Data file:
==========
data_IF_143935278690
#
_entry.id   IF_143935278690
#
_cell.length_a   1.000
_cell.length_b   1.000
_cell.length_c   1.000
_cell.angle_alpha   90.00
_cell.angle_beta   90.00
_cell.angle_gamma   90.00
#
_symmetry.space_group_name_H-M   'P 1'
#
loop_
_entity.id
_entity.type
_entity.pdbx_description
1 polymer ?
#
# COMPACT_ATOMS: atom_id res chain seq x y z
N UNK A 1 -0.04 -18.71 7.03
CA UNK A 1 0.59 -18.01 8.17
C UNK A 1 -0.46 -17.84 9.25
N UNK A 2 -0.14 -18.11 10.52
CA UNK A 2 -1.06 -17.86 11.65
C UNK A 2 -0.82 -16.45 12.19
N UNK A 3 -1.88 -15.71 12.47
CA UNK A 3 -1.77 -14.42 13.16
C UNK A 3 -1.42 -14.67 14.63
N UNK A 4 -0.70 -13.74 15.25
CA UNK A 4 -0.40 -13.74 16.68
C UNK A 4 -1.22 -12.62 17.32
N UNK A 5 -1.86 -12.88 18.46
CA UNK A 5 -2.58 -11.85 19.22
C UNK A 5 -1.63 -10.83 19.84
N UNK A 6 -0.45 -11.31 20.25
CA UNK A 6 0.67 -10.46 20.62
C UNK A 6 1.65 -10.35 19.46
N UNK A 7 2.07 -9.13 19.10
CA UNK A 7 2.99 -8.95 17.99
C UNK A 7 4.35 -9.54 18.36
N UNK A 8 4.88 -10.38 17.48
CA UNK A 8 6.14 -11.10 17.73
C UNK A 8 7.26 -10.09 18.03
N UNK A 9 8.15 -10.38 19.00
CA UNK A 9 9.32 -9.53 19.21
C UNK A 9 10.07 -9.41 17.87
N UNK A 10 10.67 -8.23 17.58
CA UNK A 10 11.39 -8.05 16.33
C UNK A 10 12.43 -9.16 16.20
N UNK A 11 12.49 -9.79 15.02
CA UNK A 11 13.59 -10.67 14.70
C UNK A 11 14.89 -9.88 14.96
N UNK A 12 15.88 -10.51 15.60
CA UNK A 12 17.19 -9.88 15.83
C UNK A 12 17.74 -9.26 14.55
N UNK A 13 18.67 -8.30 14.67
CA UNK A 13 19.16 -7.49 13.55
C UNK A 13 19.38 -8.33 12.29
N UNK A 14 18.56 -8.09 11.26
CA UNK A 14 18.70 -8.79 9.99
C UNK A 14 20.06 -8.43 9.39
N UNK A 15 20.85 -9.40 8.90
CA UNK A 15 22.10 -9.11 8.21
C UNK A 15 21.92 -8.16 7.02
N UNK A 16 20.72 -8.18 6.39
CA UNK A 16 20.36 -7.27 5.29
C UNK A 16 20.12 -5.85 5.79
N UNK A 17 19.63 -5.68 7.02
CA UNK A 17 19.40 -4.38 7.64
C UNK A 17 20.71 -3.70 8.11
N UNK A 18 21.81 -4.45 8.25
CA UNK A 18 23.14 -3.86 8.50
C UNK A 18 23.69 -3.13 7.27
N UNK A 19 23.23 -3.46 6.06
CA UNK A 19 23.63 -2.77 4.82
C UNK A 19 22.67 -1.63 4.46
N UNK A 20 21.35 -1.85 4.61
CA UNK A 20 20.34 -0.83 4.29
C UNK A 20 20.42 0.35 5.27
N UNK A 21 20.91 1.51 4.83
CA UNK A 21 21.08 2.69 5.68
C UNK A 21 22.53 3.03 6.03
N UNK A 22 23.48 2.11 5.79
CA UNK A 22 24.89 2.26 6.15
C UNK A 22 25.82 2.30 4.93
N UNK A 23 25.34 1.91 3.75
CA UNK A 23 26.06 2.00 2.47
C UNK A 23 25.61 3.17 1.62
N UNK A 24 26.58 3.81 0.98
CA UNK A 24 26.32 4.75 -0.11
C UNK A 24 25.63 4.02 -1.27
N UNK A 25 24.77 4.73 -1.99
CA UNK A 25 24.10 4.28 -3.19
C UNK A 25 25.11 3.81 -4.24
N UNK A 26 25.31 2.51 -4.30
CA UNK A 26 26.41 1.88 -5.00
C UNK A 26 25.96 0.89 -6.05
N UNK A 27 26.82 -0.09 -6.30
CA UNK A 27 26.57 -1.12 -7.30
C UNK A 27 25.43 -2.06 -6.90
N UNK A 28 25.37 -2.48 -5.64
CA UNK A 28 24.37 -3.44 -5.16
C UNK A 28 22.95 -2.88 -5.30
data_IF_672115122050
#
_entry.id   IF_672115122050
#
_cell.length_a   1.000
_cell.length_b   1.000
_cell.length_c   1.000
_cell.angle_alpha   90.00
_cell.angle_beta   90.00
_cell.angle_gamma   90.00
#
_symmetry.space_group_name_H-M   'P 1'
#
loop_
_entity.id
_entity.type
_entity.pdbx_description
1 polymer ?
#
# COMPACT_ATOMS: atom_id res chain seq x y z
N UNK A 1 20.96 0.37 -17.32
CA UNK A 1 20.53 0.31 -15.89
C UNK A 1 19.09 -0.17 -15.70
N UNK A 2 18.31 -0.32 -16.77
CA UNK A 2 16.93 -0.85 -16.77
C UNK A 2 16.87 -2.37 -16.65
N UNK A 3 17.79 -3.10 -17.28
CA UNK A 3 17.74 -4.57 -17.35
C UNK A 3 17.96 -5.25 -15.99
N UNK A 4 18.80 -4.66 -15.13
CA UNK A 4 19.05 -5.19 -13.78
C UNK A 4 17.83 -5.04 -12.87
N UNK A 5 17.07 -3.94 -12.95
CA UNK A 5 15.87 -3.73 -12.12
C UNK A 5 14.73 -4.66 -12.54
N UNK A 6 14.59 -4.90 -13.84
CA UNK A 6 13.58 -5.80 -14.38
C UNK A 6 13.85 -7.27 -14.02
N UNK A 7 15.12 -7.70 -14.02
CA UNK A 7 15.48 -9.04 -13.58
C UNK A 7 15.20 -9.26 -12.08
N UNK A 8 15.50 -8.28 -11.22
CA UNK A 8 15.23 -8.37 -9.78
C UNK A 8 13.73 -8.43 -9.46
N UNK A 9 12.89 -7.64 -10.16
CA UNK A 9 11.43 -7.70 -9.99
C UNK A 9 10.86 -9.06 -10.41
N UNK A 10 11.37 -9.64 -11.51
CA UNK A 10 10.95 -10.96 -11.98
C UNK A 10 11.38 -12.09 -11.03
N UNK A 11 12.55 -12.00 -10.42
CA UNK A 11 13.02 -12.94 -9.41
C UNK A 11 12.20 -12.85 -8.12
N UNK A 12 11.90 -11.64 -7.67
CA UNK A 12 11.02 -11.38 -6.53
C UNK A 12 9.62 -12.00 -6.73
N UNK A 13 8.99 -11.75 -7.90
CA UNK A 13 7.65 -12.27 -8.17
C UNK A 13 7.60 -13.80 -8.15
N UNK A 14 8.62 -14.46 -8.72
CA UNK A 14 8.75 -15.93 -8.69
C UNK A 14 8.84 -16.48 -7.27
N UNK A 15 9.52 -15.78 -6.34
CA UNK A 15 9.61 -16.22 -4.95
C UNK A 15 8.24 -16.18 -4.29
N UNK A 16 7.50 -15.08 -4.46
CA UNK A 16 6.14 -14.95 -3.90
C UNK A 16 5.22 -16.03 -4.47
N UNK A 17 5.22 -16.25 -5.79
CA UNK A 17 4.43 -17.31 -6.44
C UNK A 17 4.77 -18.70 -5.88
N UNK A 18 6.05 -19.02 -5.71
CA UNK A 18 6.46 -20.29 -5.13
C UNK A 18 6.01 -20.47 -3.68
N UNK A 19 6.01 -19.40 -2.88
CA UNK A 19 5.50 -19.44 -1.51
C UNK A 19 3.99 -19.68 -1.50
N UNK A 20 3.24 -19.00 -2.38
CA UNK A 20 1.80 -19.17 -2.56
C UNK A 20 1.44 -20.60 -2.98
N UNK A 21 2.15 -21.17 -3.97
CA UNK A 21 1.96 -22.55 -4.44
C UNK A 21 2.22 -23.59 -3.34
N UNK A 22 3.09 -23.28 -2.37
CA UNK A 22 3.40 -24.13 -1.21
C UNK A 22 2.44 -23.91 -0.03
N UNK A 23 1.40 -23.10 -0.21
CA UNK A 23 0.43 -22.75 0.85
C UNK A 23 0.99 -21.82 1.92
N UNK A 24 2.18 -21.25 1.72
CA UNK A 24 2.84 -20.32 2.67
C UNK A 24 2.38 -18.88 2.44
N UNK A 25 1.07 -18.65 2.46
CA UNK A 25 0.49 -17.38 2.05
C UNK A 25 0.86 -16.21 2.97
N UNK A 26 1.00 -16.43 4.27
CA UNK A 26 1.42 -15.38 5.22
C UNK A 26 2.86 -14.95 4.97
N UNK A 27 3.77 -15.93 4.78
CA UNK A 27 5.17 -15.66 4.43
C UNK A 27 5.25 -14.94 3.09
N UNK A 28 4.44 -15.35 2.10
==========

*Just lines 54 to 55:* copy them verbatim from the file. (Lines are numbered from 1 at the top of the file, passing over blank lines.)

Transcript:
N UNK A 12 15.88 -10.51 15.60
CA UNK A 12 17.19 -9.88 15.83